Myra A. Zeb, OMS III, the Edward Via College of Osteopathic Medicine-Carolinas Campus in Spartanburg, S.C., wanted to help her classmates and professors better understand Ramadan. As the president of the VCOM-Carolinas Islamic Medical Assocation, she collaborated with other members of the group to hold a “Fastathon” at school in which all students and faculty were invited to fast with Muslim students for a day.
“We had donors sponsor everyone fasting, and we ended up raising $1,000,” Zeb says. “We gave everyone a big free dinner at the end, and we had speakers explain why we fast.”
Fifty non-Muslim students fasted, Zeb says, and the money was donated to Doctors Worldwide, a nonprofit dedicated to providing medical care in underserved countries.
The key to successful fasting in medical school, Zeb says, is finding support from others who are also fasting. Focusing on the big picture is crucial as well, she says.
“Always know that it could be much worse,” she says. “There are people around the world who go through this every day, who don’t have food, or who are probably working outside, and they’re still fasting.”
Like Dr. Jatoi, Zeb suggests fasting medical students wake up before sunrise to eat and make sure to have plenty of protein and water in the morning.
Sarwat Makkani, OMS IV, of the University of North Texas Health Science Center Texas College of Osteopathic Medicine in Fort Worth, agrees. During Ramadan, students may want to shift their schedules too, she says.
“On the weekends, I would sleep during the day and study the whole night,” she says, “And that definitely helped me a lot.”
But everyone handles Ramadan fasting differently, Makkani notes.
“Students have to figure out on their own what works and what doesn’t work for them,” she says.
How fasting helps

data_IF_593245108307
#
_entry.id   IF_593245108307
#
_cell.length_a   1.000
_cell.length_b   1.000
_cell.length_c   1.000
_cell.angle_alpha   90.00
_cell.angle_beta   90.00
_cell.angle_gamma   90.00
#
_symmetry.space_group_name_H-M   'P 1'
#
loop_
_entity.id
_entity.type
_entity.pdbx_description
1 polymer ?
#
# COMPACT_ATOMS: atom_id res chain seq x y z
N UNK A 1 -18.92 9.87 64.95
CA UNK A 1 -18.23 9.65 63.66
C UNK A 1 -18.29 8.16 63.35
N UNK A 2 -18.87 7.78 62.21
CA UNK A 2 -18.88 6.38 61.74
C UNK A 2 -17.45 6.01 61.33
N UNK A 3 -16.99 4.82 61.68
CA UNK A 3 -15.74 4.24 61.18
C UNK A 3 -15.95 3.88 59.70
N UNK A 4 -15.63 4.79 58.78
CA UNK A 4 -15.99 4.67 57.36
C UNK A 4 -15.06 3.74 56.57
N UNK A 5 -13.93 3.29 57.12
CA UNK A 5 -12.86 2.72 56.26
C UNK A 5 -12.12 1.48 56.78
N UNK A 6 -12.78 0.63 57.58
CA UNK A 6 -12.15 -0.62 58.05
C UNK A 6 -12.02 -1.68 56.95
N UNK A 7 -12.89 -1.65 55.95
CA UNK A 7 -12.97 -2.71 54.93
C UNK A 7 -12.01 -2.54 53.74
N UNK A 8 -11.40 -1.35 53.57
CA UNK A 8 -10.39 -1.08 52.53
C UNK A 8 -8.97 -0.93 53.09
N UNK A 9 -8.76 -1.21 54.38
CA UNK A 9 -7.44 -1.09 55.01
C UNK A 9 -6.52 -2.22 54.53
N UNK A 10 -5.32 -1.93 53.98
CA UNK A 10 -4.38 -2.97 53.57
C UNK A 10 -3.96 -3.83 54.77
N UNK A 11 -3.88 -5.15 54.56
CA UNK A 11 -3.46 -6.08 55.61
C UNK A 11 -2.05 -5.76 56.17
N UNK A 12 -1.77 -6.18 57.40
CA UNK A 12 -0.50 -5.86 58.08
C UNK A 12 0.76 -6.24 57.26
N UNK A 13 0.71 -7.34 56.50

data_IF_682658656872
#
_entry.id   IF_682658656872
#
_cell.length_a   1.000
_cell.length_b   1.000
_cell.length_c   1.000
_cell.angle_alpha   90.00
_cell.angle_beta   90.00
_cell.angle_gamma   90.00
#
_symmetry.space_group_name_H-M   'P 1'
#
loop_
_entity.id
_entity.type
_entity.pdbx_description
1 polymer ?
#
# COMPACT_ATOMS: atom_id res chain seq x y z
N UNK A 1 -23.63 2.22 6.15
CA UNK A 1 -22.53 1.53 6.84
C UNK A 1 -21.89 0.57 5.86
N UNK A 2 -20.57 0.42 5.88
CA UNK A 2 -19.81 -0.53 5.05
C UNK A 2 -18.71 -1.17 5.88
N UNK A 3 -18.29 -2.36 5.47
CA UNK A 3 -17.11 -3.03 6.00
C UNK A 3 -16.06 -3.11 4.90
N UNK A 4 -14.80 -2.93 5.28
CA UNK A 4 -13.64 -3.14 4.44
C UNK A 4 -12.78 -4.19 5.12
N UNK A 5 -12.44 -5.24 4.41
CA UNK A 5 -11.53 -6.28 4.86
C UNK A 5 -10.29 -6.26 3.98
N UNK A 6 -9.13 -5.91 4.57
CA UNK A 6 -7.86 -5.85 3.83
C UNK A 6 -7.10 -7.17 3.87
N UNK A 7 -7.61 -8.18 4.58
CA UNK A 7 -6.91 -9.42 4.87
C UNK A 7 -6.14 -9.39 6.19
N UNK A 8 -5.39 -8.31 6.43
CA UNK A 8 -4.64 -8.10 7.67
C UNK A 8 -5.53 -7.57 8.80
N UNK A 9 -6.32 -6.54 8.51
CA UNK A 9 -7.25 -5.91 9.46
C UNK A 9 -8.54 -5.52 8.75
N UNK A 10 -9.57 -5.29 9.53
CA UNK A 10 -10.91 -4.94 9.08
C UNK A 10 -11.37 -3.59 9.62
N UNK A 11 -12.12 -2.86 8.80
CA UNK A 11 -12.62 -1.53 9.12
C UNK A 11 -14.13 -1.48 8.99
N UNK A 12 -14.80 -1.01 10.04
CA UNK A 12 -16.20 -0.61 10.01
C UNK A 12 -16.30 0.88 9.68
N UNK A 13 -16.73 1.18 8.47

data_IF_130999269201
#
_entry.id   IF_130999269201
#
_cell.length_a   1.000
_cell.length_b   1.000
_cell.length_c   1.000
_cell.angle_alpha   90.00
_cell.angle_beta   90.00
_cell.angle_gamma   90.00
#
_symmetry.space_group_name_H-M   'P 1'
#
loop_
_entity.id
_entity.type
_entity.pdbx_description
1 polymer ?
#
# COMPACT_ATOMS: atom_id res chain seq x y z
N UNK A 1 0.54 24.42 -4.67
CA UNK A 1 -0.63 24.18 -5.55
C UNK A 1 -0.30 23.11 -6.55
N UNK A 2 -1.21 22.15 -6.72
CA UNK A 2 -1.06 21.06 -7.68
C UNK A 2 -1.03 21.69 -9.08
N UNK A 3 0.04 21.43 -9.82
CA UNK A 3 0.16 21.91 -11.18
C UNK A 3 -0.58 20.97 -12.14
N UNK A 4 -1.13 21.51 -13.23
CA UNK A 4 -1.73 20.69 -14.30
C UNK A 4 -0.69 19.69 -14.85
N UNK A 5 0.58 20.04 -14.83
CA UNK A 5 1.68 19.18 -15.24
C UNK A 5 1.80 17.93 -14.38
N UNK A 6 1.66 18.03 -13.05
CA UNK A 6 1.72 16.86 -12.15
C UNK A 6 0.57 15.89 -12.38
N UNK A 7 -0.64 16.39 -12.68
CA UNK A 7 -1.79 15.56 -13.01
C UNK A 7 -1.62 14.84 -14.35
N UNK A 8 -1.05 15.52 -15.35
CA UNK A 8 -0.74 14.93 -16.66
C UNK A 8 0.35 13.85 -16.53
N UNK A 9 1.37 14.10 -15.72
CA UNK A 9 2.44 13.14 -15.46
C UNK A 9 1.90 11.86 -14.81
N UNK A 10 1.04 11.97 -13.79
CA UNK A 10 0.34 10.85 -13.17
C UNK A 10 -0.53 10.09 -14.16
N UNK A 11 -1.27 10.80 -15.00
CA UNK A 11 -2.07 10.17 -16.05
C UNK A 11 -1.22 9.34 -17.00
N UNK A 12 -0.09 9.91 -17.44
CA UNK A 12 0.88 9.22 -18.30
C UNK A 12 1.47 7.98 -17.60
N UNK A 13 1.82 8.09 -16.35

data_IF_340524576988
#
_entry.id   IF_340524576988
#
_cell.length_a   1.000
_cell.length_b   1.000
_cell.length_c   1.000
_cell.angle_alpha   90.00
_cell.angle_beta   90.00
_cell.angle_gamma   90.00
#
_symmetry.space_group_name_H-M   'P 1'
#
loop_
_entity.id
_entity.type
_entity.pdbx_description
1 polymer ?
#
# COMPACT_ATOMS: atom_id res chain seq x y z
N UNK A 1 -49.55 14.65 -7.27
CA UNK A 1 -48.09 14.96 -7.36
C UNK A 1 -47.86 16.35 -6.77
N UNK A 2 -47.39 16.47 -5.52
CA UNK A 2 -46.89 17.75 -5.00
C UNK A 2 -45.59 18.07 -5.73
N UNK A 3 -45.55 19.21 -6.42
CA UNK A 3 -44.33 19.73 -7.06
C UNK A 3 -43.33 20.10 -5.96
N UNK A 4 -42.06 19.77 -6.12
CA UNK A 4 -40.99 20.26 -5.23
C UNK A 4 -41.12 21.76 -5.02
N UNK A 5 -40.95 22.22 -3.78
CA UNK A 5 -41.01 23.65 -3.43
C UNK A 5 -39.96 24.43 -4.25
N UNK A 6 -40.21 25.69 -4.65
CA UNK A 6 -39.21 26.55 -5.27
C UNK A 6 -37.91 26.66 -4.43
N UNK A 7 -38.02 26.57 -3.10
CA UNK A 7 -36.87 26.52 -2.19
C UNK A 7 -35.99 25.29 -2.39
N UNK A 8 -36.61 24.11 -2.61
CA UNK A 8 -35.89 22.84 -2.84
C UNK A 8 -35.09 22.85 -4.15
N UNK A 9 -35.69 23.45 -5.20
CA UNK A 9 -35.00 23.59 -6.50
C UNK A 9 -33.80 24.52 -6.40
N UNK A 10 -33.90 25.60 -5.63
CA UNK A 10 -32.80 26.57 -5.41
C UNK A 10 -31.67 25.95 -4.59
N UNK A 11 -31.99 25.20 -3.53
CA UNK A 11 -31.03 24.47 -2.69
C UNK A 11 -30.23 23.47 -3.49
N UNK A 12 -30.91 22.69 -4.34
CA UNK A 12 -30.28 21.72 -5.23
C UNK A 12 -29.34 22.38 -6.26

As new medical students and residents navigate Ramadan for the first time, they may find that fasting brings as many benefits as it does challenges.
“In general, fasting teaches endurance, stamina and patience,” Makkani says. “Good physicians have all three of these qualities.”
During Ramadan, Muslims try to better themselves, Dr. Jatoi says, so they tend to go above and beyond in every area of their lives, including work.
“I’m more prone to accommodate others as much as I possibly can and to try to make everyone around me happy as much as I can,” he says. “Sometimes you’re a traditional intern, who’s just grumpy. But during Ramadan, I try not to be aggressive or upset.”
Dr. Rashid says observing Ramadan helps him improve his bedside manner.
“Ramadan is a time for you to change the way you act, the way you treat others,” he says. “If you’re dealing with a difficult patient, it teaches you to be more disciplined, more patient. Sometimes it’s frustrating when you’re not able to figure out what’s going on with the patient, or if you’re in the ICU and patients are getting worse when they should be getting better. Ramadan makes you stronger as a person, and it makes you expect things to get better.”